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Season 2013-14
 Manchester City (h) Premier League

In association 


Sunday 12th January 2014, 2.05pm
Live on Sky

 St. James' Park 

Conditions: incredulous


Newcastle United

Manchester City

0 - 2



8mins David Silva's forward ball released Aleksandar Kolarov, who eluded stand-in right back Mapou Yanga-Mbiwa and slipped a pass from the left flank to Edin Dzeko. The Bosnian striker strode beyond Mike Williamson and Steven Taylor before firing home at the Gallowgate End.  0-1

Half time: Magpies 0 City 1

A miscued pass from Cheick Tiote eventually led to ex-Magpie James Milner counter -attacking over halfway down the City left. He picked out the advancing Alvaro Negredo, who showed Davide Santon a clean pair of heels before shooting against the body of Tim Krul. However the rebound deflected back off the Spaniard who touched the ball home into the empty goal. 0-2

Full time: Magpies 0
City 2

We Said

Alan Pardew:

"We felt a huge injustice over that goal. It is a great moment for this football club if that goes in. I have gone and seen the referee afterwards and it is a really technical thing he is judging there.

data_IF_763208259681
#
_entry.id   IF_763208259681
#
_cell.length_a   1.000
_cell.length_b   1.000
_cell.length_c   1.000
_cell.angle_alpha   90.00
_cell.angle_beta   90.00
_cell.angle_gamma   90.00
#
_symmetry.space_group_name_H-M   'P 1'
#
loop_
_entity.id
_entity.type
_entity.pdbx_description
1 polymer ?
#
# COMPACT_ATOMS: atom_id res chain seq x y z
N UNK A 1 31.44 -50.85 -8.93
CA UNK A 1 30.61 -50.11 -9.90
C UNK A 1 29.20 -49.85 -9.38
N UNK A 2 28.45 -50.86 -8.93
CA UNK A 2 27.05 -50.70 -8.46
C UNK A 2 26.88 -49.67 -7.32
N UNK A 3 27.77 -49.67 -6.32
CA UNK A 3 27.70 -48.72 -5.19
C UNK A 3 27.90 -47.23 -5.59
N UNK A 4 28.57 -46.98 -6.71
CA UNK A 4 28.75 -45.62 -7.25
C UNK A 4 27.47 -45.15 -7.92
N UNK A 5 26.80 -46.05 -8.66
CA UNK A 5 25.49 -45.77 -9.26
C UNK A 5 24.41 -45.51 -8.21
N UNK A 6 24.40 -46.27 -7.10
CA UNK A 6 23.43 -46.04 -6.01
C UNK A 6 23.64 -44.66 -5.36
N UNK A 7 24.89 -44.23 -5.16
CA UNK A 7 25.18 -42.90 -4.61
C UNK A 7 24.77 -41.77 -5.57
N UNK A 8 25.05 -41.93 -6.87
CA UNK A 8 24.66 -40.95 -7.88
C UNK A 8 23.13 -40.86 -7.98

"Tiote has hit a goal that Joe Hart is just not going to save. It goes through a number of bodies but his vision is not impaired. The ball has gone on the inside of Gouffran and the City defenders are obstructing Joe Hart's vision as much as anyone.

"I don't think he was clear in his answers about Joe Hart being impaired - I couldn't work that out.

"I don't understand it. Even if Man City's back four is on the edge of the box and we've got four offside, it's such a clean hit, it's going in the top corner. He's got that wrong and unfortunately that was a massive call. 

"In these type of games they have got to go your way. It was probably easier for him to give the goal and I can't understand why he hasn't. We're crying out for entertainment, you hit a goal like that and the place is in uproar, and he's gone on a real tiny technicality, which I think is wrong.

"I apologise for that (TV cameras captured him shouting at Manuel Pellegrini, "shut your noise, you "f**king old cnut"*), but he had words with me first and it was just normal for managers that go unseen most of the time. We're fine, I shook his hand at the end and I'll see him before I go."

*Pardew is 52, Pellegrini 60.

They Said

Manuel Pellegrini:

"There was a player offside when the other player kicked the ball. It was offside and was perfectly not valid at all. I'm not surprised because I think it is impossible to complain about every decision of the referee during the match.

"I know they were playing at home and they have an advantage in that sense, but it's impossible for the referee if you are complaining at every decision. That was my only problem with Alan, but nothing important.

"It was a very big result because it's a very difficult stadium to play here. We, Chelsea and Manchester United know how difficult it is to play Newcastle.

"They have a direct style with a lot of physical power, and the whole game, they were trying to score with crosses and shooting, and we were very concentrated in defending.

"Also, we scored two goals and we had two or three more clear chances to do it."

About Nasri: